Eggs were back in the news recently – now the Food Standards Agency says they’re good for everyone, even raw. Call me reckless but I never stopped eating runny eggs in the 80s (sorry Edwina). Salmonella levels in UK eggs are low and when British Lion-marked the hens have been vaccinated.
Does anyone remember ‘Go to Work on a Egg’ in the 1950s? OK it was an advertising slogan (Tony Hancock originals on YouTube). That’s much sounder advice than breakfast cereal ads today, so it’s galling they were not permitted a rerun in 2007 on the grounds that they promoted a non-varied diet.
An egg is a superb food in its own little package. They’re a great source of protein, used as the reference standard against which all other foods are assessed. They provide a full set of essential amino acids, in the right proportions and contain several vitamins including B2, B12, D, A and E, plus minerals like selenium, iodine and phosphorus. The fats are mainly mono-unsaturated with some brain healthy, long-chain, omega 3 fatty acids (DHA). (The fat profile depends on the hens’ diet, with free-range hens beating corn-fed, caged hens hands down.)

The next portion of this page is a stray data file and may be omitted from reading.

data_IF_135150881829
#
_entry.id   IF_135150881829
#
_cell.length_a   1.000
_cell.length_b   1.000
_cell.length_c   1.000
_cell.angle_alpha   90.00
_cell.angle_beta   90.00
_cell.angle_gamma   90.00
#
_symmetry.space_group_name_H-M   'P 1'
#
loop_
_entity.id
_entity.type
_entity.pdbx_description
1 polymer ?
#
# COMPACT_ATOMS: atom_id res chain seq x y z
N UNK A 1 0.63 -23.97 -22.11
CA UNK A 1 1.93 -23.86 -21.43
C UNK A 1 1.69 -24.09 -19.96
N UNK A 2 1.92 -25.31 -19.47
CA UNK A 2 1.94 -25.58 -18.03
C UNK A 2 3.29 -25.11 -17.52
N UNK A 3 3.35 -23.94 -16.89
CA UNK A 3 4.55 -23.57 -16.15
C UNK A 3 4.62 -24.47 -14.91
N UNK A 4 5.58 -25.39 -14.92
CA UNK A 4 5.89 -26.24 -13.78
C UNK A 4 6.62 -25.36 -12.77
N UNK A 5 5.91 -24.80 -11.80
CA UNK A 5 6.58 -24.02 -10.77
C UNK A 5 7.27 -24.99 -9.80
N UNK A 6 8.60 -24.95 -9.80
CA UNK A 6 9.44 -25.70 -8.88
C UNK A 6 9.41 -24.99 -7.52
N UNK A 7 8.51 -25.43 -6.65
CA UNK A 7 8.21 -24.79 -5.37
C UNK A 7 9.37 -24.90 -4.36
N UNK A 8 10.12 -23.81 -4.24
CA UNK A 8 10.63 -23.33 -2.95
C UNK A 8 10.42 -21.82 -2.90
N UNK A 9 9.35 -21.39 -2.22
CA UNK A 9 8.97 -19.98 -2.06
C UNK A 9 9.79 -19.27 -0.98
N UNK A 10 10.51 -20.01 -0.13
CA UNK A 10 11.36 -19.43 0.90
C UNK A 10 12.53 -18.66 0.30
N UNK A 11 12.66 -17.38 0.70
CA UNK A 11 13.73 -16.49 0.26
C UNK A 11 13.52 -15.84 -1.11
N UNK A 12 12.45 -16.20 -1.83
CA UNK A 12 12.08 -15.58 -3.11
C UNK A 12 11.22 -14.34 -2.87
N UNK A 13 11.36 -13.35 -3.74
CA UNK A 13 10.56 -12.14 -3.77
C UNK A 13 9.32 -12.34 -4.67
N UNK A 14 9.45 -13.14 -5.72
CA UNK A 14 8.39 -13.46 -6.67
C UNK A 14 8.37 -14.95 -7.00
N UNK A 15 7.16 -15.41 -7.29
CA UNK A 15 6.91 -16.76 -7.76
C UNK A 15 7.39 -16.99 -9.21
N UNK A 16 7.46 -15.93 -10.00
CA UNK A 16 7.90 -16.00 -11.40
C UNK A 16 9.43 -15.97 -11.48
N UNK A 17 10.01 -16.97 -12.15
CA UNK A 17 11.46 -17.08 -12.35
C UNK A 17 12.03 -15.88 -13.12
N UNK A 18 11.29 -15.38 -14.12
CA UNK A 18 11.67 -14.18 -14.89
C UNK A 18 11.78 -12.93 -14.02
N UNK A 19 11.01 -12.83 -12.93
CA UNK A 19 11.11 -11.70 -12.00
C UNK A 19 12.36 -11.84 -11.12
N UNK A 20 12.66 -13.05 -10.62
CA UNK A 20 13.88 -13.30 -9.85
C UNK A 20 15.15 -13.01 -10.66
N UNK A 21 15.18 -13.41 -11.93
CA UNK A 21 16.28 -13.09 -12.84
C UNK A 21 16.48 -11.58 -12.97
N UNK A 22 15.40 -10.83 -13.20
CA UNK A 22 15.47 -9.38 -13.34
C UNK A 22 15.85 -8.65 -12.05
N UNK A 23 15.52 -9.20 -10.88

Don’t fear the cholesterol; it won’t affect your blood levels. The advice to restrict the number of eggs you eat has been dropped. I almost always include an egg in my breakfast so I don’t need to snack before lunch. Two favourites are fried steak, egg and mushrooms or a green smoothie, both of which last me about 6 hours.
Protein is very good for satisfying appetite. When I’m travelling, I take Jon Gabrielle’s omelette pizza (recipe on YouTube). It’s delicious cold as well as hot. He uses 3 eggs but for me one is enough for a lunch.
There are lots of other great recipes at http://www.eggrecipes.co.uk/recipes. I tried the egg and chorizo one-pot. A bit of a starch-fest but a tasty and filling winter warmer.
Top tip – Go to work on an egg!